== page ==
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Posted 2 Feb 2011

Writing Applications which Use Less Memory

, 2 Feb 2011
Understanding how an application uses memory is a complex and time consuming process, but using a memory profiler the same analysis can be achieved in minutes. ANTS Memory Profiler is the simple way to visualize problems with memory usage in .NET code.

Editorial Note

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Why profile memory usage?

A common misconception when developing in a managed environment like .NET is that the environment will entirely manage the efficient usage of resources like memory. Although the developer’s task of handling memory may be greatly simplified in a managed environment, significant attention is still needed to ensure resources are freed up once they are not needed. The .NET Garbage Collector, for example, automatically frees up memory which is no longer being referenced by another object – but it remains the role of the developer to ensure that references to objects are destroyed when those objects are no longer needed. If references are not correctly removed, the memory will never be freed, and the application will experience a memory leak.

The Simple Solution

ANTS Memory Profiler makes tracking down problems like these simple - you can start analyzing your application’s memory usage within minutes, without reading a manual. After running ANTS Memory Profiler, we simply select the application we want to examine, then click ‘start profiling’, and the application is loaded for us.


Figure 1. Selecting an application

We can profile .NET executables, ASP.NET and Silverlight 4 applications, Windows services, COM+ server, and XBAP apps. ANTS Memory Profiler can also attach to a running .NET4 process, resulting in zero downtime and enabling profiling of hard-to-reproduce application states.

We profile memory usage by taking snapshots, then analyzing their contents. ANTS Memory Profiler has an API to allow automated snapshots to be taken from inside your code, or we can simply push the ‘take snapshot’ button. Snapshots appear on the interactive timeline alongside continually updated performance metrics, allowing quick visualization of how the snapshots relate to events in the application.


Figure 2. The interactive timeline

We can choose which snapshot to analyze, and can also compare snapshots side-by-side to understand how memory usage changed between snapshots.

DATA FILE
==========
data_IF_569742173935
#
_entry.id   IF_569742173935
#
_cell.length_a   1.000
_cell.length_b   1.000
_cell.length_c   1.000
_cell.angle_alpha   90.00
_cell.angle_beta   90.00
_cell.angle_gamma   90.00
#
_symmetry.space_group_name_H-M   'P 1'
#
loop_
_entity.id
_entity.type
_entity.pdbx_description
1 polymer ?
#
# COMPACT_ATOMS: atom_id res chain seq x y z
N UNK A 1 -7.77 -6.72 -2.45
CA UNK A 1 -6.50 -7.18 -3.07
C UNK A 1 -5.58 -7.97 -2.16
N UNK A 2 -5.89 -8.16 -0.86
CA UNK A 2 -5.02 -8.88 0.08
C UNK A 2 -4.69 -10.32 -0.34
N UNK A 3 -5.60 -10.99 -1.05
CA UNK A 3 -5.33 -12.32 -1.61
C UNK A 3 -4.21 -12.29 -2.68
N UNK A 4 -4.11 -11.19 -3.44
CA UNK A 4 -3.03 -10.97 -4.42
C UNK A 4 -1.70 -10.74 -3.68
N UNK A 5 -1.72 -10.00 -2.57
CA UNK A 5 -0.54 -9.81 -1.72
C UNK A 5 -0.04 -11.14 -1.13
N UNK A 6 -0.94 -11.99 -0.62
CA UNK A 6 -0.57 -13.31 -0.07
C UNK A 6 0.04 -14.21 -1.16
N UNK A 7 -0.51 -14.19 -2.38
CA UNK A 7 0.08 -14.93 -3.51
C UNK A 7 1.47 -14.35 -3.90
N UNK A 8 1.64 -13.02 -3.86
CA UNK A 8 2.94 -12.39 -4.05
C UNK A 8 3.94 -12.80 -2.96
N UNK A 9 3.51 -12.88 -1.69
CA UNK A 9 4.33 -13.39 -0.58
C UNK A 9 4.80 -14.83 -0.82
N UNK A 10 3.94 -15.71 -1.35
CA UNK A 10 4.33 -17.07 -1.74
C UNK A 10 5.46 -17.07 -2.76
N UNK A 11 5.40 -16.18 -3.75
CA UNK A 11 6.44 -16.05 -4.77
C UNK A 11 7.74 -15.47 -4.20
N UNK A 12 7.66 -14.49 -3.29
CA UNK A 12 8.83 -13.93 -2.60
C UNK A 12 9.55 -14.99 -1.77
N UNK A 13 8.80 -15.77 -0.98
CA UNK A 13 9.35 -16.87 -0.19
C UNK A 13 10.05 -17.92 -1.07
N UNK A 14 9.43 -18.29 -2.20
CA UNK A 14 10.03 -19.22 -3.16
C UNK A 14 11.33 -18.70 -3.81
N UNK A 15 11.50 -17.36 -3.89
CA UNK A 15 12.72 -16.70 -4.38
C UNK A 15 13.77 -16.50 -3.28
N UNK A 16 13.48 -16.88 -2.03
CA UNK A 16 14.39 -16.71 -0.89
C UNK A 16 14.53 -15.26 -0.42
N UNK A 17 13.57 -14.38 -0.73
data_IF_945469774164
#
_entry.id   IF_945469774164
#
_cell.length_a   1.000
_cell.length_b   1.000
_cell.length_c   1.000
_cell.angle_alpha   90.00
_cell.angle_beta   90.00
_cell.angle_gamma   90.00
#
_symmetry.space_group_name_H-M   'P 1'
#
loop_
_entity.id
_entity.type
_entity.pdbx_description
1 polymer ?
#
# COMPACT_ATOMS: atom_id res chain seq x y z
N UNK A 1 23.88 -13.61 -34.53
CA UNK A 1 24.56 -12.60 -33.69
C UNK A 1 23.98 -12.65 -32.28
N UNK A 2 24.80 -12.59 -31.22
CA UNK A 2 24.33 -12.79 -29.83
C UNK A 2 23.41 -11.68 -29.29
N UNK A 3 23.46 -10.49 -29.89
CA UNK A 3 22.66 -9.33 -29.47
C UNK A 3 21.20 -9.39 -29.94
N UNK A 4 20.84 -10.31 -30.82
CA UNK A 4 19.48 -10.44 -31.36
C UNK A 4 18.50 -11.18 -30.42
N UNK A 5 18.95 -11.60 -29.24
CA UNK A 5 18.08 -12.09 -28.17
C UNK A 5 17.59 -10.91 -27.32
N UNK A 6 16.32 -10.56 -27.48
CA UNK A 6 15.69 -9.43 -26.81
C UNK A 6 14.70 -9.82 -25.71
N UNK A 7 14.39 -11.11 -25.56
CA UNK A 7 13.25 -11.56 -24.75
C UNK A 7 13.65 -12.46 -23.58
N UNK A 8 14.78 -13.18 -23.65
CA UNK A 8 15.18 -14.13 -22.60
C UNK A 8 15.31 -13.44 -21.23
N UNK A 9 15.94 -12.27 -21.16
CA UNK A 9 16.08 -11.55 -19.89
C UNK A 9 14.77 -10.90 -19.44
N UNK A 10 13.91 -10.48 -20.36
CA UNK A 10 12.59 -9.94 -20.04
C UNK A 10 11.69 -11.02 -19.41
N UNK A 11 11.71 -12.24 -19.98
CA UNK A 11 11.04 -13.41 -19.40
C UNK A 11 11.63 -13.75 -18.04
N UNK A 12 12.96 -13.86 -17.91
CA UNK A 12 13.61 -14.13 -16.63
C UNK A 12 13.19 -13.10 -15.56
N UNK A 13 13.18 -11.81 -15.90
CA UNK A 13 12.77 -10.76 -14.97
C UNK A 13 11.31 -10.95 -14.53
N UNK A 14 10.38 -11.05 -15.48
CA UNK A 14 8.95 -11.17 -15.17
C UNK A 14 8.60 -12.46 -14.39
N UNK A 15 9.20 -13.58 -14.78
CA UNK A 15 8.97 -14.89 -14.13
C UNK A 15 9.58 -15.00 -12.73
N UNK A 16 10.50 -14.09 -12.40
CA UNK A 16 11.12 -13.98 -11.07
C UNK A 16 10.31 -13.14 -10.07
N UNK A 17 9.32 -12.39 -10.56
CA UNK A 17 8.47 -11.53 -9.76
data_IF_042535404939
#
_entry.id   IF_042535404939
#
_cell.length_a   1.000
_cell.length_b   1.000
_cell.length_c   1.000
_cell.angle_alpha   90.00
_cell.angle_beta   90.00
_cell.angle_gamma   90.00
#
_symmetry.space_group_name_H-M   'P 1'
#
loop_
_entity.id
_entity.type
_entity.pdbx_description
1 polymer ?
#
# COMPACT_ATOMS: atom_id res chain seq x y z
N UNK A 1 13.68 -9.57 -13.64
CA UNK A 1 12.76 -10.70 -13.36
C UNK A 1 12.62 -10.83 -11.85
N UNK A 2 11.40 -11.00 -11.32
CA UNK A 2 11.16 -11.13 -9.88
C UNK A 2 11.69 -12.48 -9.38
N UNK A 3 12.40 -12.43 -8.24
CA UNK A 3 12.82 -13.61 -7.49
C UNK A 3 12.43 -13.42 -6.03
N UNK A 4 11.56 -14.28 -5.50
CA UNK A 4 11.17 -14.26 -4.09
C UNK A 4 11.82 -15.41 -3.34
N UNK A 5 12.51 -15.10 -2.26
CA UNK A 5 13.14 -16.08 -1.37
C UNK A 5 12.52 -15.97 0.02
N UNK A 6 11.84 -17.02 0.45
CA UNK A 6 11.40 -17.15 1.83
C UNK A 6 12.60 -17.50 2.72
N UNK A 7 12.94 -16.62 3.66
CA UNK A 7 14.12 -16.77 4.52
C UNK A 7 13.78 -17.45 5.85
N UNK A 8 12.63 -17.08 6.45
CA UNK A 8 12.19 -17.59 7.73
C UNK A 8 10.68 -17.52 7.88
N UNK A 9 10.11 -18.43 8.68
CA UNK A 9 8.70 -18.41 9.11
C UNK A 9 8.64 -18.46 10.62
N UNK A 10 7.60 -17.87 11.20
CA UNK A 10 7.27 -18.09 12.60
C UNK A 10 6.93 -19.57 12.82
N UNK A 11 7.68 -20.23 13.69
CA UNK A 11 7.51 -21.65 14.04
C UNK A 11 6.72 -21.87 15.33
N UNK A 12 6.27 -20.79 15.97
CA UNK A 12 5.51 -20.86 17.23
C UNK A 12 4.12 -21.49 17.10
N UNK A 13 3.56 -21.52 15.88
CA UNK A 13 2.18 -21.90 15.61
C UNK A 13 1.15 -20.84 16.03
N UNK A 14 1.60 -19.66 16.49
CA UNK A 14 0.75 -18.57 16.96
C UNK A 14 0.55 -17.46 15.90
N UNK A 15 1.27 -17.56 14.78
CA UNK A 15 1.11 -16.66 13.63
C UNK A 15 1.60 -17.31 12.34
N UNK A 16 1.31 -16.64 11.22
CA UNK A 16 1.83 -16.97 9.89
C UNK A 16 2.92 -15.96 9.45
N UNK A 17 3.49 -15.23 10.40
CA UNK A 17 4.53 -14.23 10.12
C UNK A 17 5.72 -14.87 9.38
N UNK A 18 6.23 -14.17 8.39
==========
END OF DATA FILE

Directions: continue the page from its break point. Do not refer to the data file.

Figure 3. Switching between different memory snapshots

So how efficiently is memory being used?

After selecting a snapshot, ANTS Memory Profiler instantly generates a Summary Screen displaying the most important information. We get statistics on Large Object Heap Fragmentation, and a comparison of total memory usage between snapshots. We also get a graph showing the proportions of memory stored in the different .NET heaps, which is particularly useful for assessing whether instances are being held onto for longer than necessary. Finally we are shown a pie chart of the largest classes. Although there may be legitimate reasons for a class to occupy a large amount of memory, the largest classes are often a good place to start when looking for memory problems.


Figure 4. The summary screen

ANTS Memory Profiler’s Class list shows all the classes which were in memory for a given snapshot. A range of new filtering options allow us to quickly cut through the noise to find suspect classes for further analysis, and we can also find the most expensive classes by sorting by the total size or number of instances.


Figure 5. The class list

Closing in on the Problem

Having found a suspicious class, we can use the new Instance Categorizer to examine why the instances of that class are being held in memory. The Instance Categorizer automatically groups together instances which share the same shortest path back to GC Root. We can then quickly browse through these chains to understand what is holding certain groups of instances in memory.


Figure 6. The instance categorizer

It is not uncommon to find tens or hundreds of thousands of instances held in memory by the same chain back to GC root. The instance categorizer eliminates the otherwise near-impossible task of examining each instance in turn to decide whether it is causing a problem.

Having categorized each of the instances by the reason for which they are being held in memory, ANTS Memory Profiler can show us a list of each of those instances. We can then generate an Instance Retention Graph for any of these instances in order to determine the precise reason for it being held in memory.


Figure 7. The instance retention graph

We can browse up the chain of references to be shown every way in which this instance is referenced, knowing that breaking any one of the links in that chain would have allowed that chunk of memory to be freed. Strongly interconnected objects are grouped together to make it even easier to select the most appropriate place to break the chain of references.

What’s next?

ANTS Memory Profiler is the simplest, most effective way to resolve memory problems in .NET code. To discover how quickly it could help you improve your own application, download your free 14 day trial today.


This article, along with any associated source code and files, is licensed under The Code Project Open License (CPOL)


About the Author

Redgate Software
Red Gate Software Ltd.
United Kingdom United Kingdom
Redgate makes ingeniously simple software used by 804,745 IT professionals and counting, and is the leading Microsoft SQL Server tools vendor. Our philosophy is to design highly usable, reliable tools which elegantly solve the problems developers and DBAs face every day, and help them adopt database DevOps. As a result, more than 100,000 companies use products in the Redgate SQL Toolbelt, including 91% of those in the Fortune 100.
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